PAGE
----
*steph-note: Matt is deadly funny… watch the video of the talk if it exists.*

If you get popular enough, people might want to hack you. You can make your wp-admin accessible only via a whitelist.

A to Q: Google doesn’t look at meta tags much.

Don’t worry about the algorithm too much, focus on compelling content.

If you’re buying/selling links, make sure they don’t affect search engines.

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WordPress 2007: Jeremy Wright, Im in ur blogz grabbin' ur kash! Blog Monetization [en]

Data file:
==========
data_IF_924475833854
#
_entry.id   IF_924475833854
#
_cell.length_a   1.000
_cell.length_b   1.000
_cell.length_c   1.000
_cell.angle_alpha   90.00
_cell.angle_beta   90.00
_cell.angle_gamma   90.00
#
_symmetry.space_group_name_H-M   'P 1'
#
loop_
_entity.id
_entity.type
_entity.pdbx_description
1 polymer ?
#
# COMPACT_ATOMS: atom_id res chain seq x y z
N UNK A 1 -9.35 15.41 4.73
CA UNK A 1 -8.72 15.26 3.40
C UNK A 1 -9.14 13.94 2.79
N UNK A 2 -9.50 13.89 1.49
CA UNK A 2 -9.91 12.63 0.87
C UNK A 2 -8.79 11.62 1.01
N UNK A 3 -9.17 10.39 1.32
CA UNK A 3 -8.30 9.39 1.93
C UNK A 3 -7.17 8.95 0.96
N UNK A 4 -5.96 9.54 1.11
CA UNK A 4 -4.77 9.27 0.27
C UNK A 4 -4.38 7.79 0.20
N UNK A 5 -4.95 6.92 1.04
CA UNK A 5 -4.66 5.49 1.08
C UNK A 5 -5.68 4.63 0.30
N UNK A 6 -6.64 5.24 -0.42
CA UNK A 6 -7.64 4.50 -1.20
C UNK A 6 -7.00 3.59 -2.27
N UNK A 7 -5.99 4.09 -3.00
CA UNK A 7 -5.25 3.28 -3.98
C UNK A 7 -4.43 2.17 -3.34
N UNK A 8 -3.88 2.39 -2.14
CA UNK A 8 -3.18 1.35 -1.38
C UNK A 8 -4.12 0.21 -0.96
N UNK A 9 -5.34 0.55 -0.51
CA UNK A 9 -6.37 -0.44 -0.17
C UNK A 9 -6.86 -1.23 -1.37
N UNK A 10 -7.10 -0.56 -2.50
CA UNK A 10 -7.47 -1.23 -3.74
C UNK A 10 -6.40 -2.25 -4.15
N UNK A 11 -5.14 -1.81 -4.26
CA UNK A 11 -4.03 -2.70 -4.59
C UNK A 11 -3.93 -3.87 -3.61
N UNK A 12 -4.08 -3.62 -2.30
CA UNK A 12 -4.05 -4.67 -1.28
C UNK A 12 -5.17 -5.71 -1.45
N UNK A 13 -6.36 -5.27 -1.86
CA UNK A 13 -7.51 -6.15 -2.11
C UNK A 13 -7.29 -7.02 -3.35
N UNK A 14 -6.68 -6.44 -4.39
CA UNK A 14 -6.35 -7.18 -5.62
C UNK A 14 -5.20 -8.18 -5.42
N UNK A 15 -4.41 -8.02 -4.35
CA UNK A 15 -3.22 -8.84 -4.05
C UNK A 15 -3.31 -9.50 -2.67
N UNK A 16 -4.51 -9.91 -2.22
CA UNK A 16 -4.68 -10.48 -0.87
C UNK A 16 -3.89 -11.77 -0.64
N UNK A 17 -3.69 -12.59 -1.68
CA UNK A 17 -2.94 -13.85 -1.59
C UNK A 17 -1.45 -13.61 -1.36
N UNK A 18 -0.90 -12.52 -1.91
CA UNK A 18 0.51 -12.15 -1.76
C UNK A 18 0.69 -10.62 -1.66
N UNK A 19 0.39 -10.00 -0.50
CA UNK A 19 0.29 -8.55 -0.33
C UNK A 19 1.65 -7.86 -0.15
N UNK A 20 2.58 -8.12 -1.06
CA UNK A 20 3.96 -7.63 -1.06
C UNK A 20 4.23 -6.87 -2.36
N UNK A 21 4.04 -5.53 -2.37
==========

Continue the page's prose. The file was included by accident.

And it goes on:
*These are my notes of [Jeremy’s session](http://2007.wordcamp.org/schedule/blog-monetization/). They might be inaccurate. I did my best. Reminder: you’re invited to [tag my photos on Flickr](http://climbtothestars.org/archives/2007/06/20/flickr-open-up-tagging-your-photos-to-the-community-please/) if you go off to explore them.*

WordCamp 2007 Jeremy Wright

[b5media](http://www.b5media.com/) is a large blog network. 250 blogs. Finds people who are really passionate about their stuff (gardening, football, cats…) and help them make money with it.

Plan, invite a few random people on stage for an impromptu panel. Open source presentation.

– one person who earns money blogging
– someone who’s earning a cup of coffee a day
– someone who’s thinking about making money with blogs, but just thinking

Quick historical look at blog advertising.